— "John Carter" (2012). For a big-budget sci-fi fantasy actioner about a Civil War-era warrior’s journey across the alien plains of Mars, Disney gave this one an undeniable dud of a title. Small wonder it crashed and burned at the box office, a fate it honestly did not deserve. In fact, this epic adventure based on an Edgar Rice Burroughs story (which, by the way, was named “John Carter of Mars”; significantly more interesting) should have been a big deal, as its release marked the 100th anniversary of its debut as a magazine serial. It’s well-acted and intelligently written, and features excellent CGI effects, an engaging story and a thought-provoking ending. And ... it’s named for its little-known main character. Yup. Listen to the crickets chirp ...

— "The Assassination of Jesse James by the Coward Robert Ford" (2007). Sure, we all know how things turned out for the Wild West outlaw, but it does little for a film's chances to broadcast the entire plot and the ending right there on the theater marquee. Brad Pitt and Sam Shepard are actually quite good as the James brothers, as are Casey Affleck and Sam Rockwell as the Fords. You just couldn't have given it a worse title if you'd called it "Leave the Cock-Eyed Picture on the Wall Be, Jess."

— "We Bought a Zoo" (2011). This family comedy-drama's actually got a lot going for it. For starters, it's based on a true story, it was written and directed by Cameron Crowe, and it stars two of the most likable, bankable American film stars today, Matt Damon and Scarlett Johnansson. Plus all those adorable animals, of course. It's only mistake is keeping the book's title — which, while true enough, remains a bit of a gloat, something Richie Rich might say to his pals and that few movie-going families out there are likely to identify with. Might as well retitle it, "We're Better Off Than You."

— "Master and Commander: The Far Side of the World" (2003). The movie, adapted from three novels in author Patrick O'Brian's nautical historical series, is a wondrously filmed, genuinely thrilling sea actioner set amid the Napoleonic Wars, with a well-scripted story at its core about the friendship between a brash Royal Navy captain (Russell Crowe) and his scholarly ship's surgeon (Paul Bettany). And yet, if you seek out this movie, it's only because you already know what it's about. There's really nothing in that ho-hum, nine-word title that sells it as worth your time. Sure, the name came from the books and actually reflects the military title of its protagonist, but it does zip to hook me as a viewer, even after having seen and enjoyed the flick. And really, why does it need the extended, colon format? There aren't any other "Master and Commander" movies. The first three words should suffice!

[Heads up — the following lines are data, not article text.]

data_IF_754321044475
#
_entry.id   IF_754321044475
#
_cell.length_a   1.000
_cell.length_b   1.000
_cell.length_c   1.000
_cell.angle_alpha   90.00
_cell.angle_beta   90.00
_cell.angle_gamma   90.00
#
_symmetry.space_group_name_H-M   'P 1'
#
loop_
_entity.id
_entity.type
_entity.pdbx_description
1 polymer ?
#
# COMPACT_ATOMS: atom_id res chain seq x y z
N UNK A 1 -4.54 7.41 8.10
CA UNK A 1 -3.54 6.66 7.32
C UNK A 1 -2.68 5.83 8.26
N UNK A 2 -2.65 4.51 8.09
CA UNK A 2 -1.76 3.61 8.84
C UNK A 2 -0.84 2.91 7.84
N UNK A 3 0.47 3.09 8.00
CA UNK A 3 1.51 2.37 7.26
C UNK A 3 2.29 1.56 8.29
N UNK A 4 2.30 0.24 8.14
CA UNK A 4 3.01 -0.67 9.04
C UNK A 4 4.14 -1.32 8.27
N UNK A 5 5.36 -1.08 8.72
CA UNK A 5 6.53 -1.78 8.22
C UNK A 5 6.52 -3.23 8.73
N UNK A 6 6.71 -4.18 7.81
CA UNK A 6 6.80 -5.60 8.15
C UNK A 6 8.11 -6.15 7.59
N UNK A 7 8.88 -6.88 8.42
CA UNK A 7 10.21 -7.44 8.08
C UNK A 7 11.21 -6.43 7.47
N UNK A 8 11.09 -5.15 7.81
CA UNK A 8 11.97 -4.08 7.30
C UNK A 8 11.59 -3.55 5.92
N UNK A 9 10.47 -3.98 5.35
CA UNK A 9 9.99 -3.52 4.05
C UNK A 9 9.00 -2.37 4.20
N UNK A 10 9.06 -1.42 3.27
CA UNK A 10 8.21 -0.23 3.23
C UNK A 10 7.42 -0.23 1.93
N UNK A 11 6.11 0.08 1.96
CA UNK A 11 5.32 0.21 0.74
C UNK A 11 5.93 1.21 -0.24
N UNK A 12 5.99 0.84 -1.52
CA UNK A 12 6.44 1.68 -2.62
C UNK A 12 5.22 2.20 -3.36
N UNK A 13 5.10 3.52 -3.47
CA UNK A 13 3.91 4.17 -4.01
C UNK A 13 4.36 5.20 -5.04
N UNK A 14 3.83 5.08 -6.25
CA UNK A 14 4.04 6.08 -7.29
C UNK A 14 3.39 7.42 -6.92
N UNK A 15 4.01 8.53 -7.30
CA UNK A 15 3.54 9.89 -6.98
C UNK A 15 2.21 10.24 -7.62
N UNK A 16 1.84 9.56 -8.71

— "Cloverfield" (2008). I'm not a fan of the "found footage" film genre, but this one is undoubtedly my fave out of that limited field. It offers a refreshing new spin on the Monster That Ate New York brand of sci-fi horror thriller, but like the others on this list, its success owes absolutely nothing to its title. It's not the name of the monster or where it comes from or where it attacks. It doesn't describe it or even remotely refer to it. It's simply a label with no relevance to the movie's plot aside from a title card that identifies it as the name of the government case it was filed under. Brilliant. Let's name a whole film franchise after it!

BONUS FIVE: Good Movies With Bad Titles I Have Yet to See (Or So I'm Told)

"Glengarry Glen Ross" (1992); "The Hudsucker Proxy" (1994); "I Heart Huckabees" (2004); "The Constant Gardener" (2005); and "Gone Baby Gone" (2007).

Topics (1):Film